Robertson emphasized that neither he nor Curry were serving in their official capacity as Episcopal Church employees when they advised Grace-Based Films, but they cooperated with the project because of its great potential for Christian evangelism, especially at a time when the pandemic and political divisions have fractured people’s connections with fellow human beings.

Robertson added that the timing of the movie’s release at the beginning of a presidential election year, though not by design, has proved fortuitous. “If Bishop Michael’s message of unselfish love was important when he talked about it at the royal wedding, how much more so as we go into what could potentially be such an incredibly divisive year for many?”

Ide said the project talks had been gaining momentum in March 2020 when the COVID-19 pandemic hit. He and the rest of the filmmakers turned their focus for the rest of the year to helping their parish, All Saints’, transition to online and hybrid worship offerings.

By early 2021, they were eager to get back to “A Case for Love” and began traveling the country for interviews and to ask hundreds of people what they thought about the power of unselfish love.

The filmmakers also interviewed Curry on camera.

“We were made for each other, and I believe we were also made for the God who made us,” Curry says in the movie’s trailer. “And that’s the ultimate community: all of us together and the God who made us.”

Though “A Case for Love” isn’t a profile of Curry, Ide was grateful to the presiding bishop for providing “the spiritual heartbeat” of the film.

Ide also said the goal all along was to produce a high-quality documentary that could find a place alongside big movie releases. He declined to specify the film’s budget but said it was funded entirely by donations from all over the country, from nonprofit foundations and Episcopal churches with large endowments to individual gifts as little as $25.

Now, Grace-Based Films is seeking as broad an audience as possible for the movie. “It was always built with the hope that this could compete with any film that’s coming out from Hollywood,” Ide said.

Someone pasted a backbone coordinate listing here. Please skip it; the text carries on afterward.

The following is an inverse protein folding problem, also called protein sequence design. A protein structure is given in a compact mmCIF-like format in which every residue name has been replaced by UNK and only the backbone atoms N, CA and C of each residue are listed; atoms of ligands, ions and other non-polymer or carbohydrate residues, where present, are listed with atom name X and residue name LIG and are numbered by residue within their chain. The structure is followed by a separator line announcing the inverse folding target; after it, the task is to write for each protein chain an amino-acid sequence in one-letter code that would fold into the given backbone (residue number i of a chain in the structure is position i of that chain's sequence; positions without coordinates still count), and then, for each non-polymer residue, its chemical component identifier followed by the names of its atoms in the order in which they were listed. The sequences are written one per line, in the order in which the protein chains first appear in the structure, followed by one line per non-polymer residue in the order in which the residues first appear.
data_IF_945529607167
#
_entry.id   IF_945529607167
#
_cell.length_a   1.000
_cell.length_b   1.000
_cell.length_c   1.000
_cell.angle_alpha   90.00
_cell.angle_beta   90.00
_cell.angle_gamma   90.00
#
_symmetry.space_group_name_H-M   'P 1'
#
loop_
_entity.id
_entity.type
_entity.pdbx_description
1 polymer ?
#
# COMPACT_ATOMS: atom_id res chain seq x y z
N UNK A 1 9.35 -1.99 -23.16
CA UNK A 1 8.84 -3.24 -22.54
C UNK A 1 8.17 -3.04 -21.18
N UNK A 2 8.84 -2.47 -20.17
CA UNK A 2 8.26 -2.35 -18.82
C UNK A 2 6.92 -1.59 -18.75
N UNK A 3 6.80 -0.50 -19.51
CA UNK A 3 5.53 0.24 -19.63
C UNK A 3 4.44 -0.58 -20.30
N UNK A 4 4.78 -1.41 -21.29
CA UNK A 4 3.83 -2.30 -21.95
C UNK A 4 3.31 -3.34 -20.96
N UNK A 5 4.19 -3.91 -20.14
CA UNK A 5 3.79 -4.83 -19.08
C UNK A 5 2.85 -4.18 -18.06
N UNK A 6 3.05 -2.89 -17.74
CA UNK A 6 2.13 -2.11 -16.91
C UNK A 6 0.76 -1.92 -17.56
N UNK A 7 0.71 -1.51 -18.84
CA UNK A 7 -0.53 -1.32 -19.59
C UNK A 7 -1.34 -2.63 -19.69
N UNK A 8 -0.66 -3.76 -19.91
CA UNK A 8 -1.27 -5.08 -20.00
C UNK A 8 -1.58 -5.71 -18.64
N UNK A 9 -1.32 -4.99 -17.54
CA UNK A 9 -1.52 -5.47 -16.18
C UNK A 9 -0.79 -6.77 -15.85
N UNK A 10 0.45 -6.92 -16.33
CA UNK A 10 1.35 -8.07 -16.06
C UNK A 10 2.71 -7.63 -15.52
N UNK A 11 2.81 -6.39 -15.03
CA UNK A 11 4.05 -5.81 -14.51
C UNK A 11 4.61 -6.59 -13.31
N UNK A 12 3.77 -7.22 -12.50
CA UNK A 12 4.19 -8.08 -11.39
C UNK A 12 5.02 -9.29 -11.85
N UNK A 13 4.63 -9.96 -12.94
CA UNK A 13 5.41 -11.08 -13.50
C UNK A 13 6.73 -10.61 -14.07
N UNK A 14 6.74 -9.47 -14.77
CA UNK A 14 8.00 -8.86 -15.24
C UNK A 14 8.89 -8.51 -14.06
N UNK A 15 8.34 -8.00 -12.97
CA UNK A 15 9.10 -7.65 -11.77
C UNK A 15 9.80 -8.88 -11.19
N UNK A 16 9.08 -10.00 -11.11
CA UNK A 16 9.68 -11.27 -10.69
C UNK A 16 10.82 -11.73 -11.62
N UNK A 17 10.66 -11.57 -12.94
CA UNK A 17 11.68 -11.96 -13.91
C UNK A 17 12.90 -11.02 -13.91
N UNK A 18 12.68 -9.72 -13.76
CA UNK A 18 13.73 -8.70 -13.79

The opportunity for a one-day theatrical premiere materialized in early 2023 when representatives from the entertainment distribution company Fathom Events approached the filmmakers after a preview screening in Los Angeles. Much of Fathom Events’ business model involves booking theaters on weeknights, when there may be less competition from big-budget productions and when theater owners are more open to creative ways to fill seats.

With Fathom Events able to get “A Case for Love” into theaters across the country, it’s up to Grace-Based Films to drive turnout on Jan. 23. That grassroots push started within the church, with outreach to individual Episcopal congregations as well as churchwide organizations like the Union of Black Episcopalians, Ide said.

He also is working with the church’s ecumenical partners, such as the Evangelical Lutheran Church in America, to promote the screenings, and he is partnering with secular groups that have been receptive to some of the film’s stories. Study guides are available for congregations and other groups interested in organizing discussions of the movie.

Those interested in seeing the movie can visit its page on the Fathom Events website to find the closest screening and buy tickets. A big opening night “really then opens the door” to getting the movie on streaming platforms, even those that normally might be reluctant to back a movie with a spiritual message, Ide said.

“It’s a humongous opportunity,” he said. “I think it’s a huge opportunity for The Episcopal Church to be the place that this kind of content and these kinds of dialogue and questions can happen.”

– David Paulsen is a senior reporter and editor for Episcopal News Service. He can be reached at